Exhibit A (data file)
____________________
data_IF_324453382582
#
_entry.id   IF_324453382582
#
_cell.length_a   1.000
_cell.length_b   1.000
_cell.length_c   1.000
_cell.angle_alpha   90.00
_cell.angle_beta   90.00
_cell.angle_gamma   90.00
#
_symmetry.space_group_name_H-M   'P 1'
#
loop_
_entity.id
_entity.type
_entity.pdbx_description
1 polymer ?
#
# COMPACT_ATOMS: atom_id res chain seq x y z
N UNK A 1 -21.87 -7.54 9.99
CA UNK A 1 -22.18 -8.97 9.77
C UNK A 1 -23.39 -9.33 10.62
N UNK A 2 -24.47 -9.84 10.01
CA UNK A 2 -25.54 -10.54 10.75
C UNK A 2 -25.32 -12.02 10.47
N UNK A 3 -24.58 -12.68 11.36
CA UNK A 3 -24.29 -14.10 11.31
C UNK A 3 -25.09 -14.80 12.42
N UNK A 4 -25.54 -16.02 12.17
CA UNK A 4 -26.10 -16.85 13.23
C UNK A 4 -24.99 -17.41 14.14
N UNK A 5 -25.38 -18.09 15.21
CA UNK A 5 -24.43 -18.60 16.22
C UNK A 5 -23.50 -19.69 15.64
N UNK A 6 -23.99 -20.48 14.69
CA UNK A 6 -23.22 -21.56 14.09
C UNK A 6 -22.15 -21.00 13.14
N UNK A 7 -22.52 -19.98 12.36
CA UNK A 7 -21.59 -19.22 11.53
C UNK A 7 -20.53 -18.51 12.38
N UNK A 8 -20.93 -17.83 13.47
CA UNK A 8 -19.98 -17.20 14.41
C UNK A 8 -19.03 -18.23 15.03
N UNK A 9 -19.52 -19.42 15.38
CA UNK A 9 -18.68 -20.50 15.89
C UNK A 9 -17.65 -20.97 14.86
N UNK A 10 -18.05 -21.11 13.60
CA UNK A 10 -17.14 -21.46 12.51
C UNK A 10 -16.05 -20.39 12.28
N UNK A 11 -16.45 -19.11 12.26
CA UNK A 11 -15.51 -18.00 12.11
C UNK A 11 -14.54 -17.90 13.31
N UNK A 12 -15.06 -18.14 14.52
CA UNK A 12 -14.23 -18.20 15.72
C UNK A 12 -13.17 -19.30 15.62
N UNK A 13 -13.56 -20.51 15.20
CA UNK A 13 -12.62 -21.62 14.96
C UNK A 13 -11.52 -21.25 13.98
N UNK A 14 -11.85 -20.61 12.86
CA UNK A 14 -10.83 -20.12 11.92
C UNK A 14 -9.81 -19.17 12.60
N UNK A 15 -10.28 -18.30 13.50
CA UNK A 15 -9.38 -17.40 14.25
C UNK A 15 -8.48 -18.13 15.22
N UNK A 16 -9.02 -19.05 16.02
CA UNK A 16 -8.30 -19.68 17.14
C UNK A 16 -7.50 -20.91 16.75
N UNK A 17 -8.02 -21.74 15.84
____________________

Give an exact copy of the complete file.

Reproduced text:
data_IF_324453382582
#
_entry.id   IF_324453382582
#
_cell.length_a   1.000
_cell.length_b   1.000
_cell.length_c   1.000
_cell.angle_alpha   90.00
_cell.angle_beta   90.00
_cell.angle_gamma   90.00
#
_symmetry.space_group_name_H-M   'P 1'
#
loop_
_entity.id
_entity.type
_entity.pdbx_description
1 polymer ?
#
# COMPACT_ATOMS: atom_id res chain seq x y z
N UNK A 1 -21.87 -7.54 9.99
CA UNK A 1 -22.18 -8.97 9.77
C UNK A 1 -23.39 -9.33 10.62
N UNK A 2 -24.47 -9.84 10.01
CA UNK A 2 -25.54 -10.54 10.75
C UNK A 2 -25.32 -12.02 10.47
N UNK A 3 -24.58 -12.68 11.36
CA UNK A 3 -24.29 -14.10 11.31
C UNK A 3 -25.09 -14.80 12.42
N UNK A 4 -25.54 -16.02 12.17
CA UNK A 4 -26.10 -16.85 13.23
C UNK A 4 -24.99 -17.41 14.14
N UNK A 5 -25.38 -18.09 15.21
CA UNK A 5 -24.43 -18.60 16.22
C UNK A 5 -23.50 -19.69 15.64
N UNK A 6 -23.99 -20.48 14.69
CA UNK A 6 -23.22 -21.56 14.09
C UNK A 6 -22.15 -21.00 13.14
N UNK A 7 -22.52 -19.98 12.36
CA UNK A 7 -21.59 -19.22 11.53
C UNK A 7 -20.53 -18.51 12.38
N UNK A 8 -20.93 -17.83 13.47
CA UNK A 8 -19.98 -17.20 14.41
C UNK A 8 -19.03 -18.23 15.03
N UNK A 9 -19.52 -19.42 15.38
CA UNK A 9 -18.68 -20.50 15.89
C UNK A 9 -17.65 -20.97 14.86
N UNK A 10 -18.05 -21.11 13.60
CA UNK A 10 -17.14 -21.46 12.51
C UNK A 10 -16.05 -20.39 12.28
N UNK A 11 -16.45 -19.11 12.26
CA UNK A 11 -15.51 -18.00 12.11
C UNK A 11 -14.54 -17.90 13.31
N UNK A 12 -15.06 -18.14 14.52
CA UNK A 12 -14.23 -18.20 15.72
C UNK A 12 -13.17 -19.30 15.62
N UNK A 13 -13.56 -20.51 15.20
CA UNK A 13 -12.62 -21.62 14.96
C UNK A 13 -11.52 -21.25 13.98
N UNK A 14 -11.85 -20.61 12.86
CA UNK A 14 -10.83 -20.12 11.92
C UNK A 14 -9.81 -19.17 12.60
N UNK A 15 -10.28 -18.30 13.50
CA UNK A 15 -9.38 -17.40 14.25
C UNK A 15 -8.48 -18.13 15.22
N UNK A 16 -9.02 -19.05 16.02
CA UNK A 16 -8.30 -19.68 17.14
C UNK A 16 -7.50 -20.91 16.75
N UNK A 17 -8.02 -21.74 15.84